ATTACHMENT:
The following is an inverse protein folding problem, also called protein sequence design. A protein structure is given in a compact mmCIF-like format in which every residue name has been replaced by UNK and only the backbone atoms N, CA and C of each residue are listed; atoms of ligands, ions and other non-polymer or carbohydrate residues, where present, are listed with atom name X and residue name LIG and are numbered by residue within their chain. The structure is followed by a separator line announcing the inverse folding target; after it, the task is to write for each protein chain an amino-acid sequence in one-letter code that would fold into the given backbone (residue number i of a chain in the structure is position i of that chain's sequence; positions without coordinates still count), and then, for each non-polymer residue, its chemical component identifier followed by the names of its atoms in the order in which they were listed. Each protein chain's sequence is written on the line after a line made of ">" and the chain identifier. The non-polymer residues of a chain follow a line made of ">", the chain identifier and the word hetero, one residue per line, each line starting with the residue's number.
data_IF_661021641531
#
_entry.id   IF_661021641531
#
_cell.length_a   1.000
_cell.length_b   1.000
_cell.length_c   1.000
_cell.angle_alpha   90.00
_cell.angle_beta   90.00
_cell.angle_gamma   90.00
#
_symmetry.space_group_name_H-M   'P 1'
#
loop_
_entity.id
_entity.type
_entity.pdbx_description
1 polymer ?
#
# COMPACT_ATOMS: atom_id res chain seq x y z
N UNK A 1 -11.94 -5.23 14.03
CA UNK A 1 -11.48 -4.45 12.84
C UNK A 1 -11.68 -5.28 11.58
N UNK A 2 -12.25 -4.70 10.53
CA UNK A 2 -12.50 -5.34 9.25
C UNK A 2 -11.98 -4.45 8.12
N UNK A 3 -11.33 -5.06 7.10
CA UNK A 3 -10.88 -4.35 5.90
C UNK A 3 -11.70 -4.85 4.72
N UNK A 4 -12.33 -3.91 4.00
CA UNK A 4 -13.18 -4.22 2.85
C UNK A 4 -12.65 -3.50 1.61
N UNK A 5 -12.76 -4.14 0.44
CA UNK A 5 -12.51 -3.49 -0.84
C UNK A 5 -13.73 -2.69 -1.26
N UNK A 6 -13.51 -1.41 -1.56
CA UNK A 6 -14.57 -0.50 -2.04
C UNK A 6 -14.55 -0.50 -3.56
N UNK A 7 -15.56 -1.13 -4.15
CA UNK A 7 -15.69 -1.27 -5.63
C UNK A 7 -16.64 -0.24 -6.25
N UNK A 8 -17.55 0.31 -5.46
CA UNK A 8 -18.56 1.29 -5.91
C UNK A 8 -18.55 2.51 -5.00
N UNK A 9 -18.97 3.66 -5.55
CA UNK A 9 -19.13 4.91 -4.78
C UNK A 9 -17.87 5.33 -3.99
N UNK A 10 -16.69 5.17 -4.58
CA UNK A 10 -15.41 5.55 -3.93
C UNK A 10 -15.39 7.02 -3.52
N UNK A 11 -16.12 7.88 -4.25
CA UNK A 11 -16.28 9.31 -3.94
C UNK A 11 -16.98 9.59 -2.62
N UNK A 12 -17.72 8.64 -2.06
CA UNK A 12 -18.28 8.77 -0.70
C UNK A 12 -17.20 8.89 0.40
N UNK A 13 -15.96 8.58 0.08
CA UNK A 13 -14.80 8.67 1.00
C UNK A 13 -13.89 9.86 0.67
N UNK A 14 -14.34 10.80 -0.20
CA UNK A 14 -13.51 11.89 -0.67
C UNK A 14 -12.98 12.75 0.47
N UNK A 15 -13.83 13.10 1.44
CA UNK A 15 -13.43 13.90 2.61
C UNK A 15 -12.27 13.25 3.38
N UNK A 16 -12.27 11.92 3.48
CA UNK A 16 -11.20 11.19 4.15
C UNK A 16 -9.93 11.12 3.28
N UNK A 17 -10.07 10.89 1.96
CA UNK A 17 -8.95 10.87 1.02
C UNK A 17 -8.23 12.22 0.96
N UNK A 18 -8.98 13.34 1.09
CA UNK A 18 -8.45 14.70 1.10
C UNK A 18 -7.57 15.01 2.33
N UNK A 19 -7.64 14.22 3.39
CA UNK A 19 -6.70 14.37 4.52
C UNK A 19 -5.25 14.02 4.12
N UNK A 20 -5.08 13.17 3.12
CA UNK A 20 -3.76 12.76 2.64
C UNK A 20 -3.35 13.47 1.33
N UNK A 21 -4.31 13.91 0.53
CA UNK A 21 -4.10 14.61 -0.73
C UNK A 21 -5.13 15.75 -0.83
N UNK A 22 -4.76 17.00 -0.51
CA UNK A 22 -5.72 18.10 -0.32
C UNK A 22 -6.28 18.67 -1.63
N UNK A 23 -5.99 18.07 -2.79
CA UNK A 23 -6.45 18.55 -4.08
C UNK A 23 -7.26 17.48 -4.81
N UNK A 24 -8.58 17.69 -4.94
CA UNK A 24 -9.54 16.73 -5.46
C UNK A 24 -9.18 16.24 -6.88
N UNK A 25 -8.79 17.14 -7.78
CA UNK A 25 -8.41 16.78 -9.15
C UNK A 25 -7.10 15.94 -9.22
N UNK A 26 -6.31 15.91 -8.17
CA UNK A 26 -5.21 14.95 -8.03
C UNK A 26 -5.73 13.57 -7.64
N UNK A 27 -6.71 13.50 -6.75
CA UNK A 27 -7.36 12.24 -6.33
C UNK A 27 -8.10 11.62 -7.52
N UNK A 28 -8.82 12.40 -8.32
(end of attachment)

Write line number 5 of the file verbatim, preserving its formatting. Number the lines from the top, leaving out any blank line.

#